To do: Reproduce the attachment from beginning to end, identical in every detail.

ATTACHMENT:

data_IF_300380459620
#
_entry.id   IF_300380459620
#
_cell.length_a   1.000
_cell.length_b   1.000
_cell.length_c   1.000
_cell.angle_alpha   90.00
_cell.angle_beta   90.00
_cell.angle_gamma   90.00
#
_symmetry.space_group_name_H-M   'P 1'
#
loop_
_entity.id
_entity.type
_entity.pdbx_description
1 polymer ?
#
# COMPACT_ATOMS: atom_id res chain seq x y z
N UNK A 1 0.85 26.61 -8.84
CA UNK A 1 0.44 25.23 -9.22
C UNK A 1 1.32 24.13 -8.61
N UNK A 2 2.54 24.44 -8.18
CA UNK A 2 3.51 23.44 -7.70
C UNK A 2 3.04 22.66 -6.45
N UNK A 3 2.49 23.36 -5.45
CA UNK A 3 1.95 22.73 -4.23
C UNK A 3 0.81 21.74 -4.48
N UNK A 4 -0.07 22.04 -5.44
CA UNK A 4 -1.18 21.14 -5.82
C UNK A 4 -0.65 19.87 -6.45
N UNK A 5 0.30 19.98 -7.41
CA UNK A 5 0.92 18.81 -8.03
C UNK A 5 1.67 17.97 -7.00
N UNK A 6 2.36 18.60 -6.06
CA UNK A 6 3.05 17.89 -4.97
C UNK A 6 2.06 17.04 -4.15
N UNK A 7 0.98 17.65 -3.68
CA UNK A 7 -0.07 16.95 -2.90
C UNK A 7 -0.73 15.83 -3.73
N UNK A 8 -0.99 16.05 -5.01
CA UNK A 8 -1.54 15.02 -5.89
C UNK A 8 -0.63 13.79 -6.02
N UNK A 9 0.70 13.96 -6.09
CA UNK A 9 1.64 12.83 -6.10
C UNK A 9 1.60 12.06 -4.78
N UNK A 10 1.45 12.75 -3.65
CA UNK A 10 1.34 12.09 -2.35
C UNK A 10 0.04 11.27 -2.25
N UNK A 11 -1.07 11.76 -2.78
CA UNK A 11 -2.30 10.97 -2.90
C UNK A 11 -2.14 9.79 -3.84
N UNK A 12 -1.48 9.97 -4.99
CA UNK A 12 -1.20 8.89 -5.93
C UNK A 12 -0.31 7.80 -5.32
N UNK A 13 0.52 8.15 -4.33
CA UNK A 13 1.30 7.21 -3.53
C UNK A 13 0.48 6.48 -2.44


data_IF_300380459620
#
_entry.id   IF_300380459620
#
_cell.length_a   1.000
_cell.length_b   1.000
_cell.length_c   1.000
_cell.angle_alpha   90.00
_cell.angle_beta   90.00
_cell.angle_gamma   90.00
#
_symmetry.space_group_name_H-M   'P 1'
#
loop_
_entity.id
_entity.type
_entity.pdbx_description
1 polymer ?
#
# COMPACT_ATOMS: atom_id res chain seq x y z
N UNK A 1 0.85 26.61 -8.84
CA UNK A 1 0.44 25.23 -9.22
C UNK A 1 1.32 24.13 -8.61
N UNK A 2 2.54 24.44 -8.18
CA UNK A 2 3.51 23.44 -7.70
C UNK A 2 3.04 22.66 -6.45
N UNK A 3 2.49 23.36 -5.45
CA UNK A 3 1.95 22.73 -4.23
C UNK A 3 0.81 21.74 -4.48
N UNK A 4 -0.07 22.04 -5.44
CA UNK A 4 -1.18 21.14 -5.82
C UNK A 4 -0.65 19.87 -6.45
N UNK A 5 0.30 19.98 -7.41
CA UNK A 5 0.92 18.81 -8.03
C UNK A 5 1.67 17.97 -7.00
N UNK A 6 2.36 18.60 -6.06
CA UNK A 6 3.05 17.89 -4.97
C UNK A 6 2.06 17.04 -4.15
N UNK A 7 0.98 17.65 -3.68
CA UNK A 7 -0.07 16.95 -2.90
C UNK A 7 -0.73 15.83 -3.73
N UNK A 8 -0.99 16.05 -5.01
CA UNK A 8 -1.54 15.02 -5.89
C UNK A 8 -0.63 13.79 -6.02
N UNK A 9 0.70 13.96 -6.09
CA UNK A 9 1.64 12.83 -6.10
C UNK A 9 1.60 12.06 -4.78
N UNK A 10 1.45 12.75 -3.65
CA UNK A 10 1.34 12.09 -2.35
C UNK A 10 0.04 11.27 -2.25
N UNK A 11 -1.07 11.76 -2.78
CA UNK A 11 -2.30 10.97 -2.90
C UNK A 11 -2.14 9.79 -3.84
N UNK A 12 -1.48 9.97 -4.99
CA UNK A 12 -1.20 8.89 -5.93
C UNK A 12 -0.31 7.80 -5.32
N UNK A 13 0.52 8.15 -4.33
CA UNK A 13 1.30 7.21 -3.53
C UNK A 13 0.48 6.48 -2.44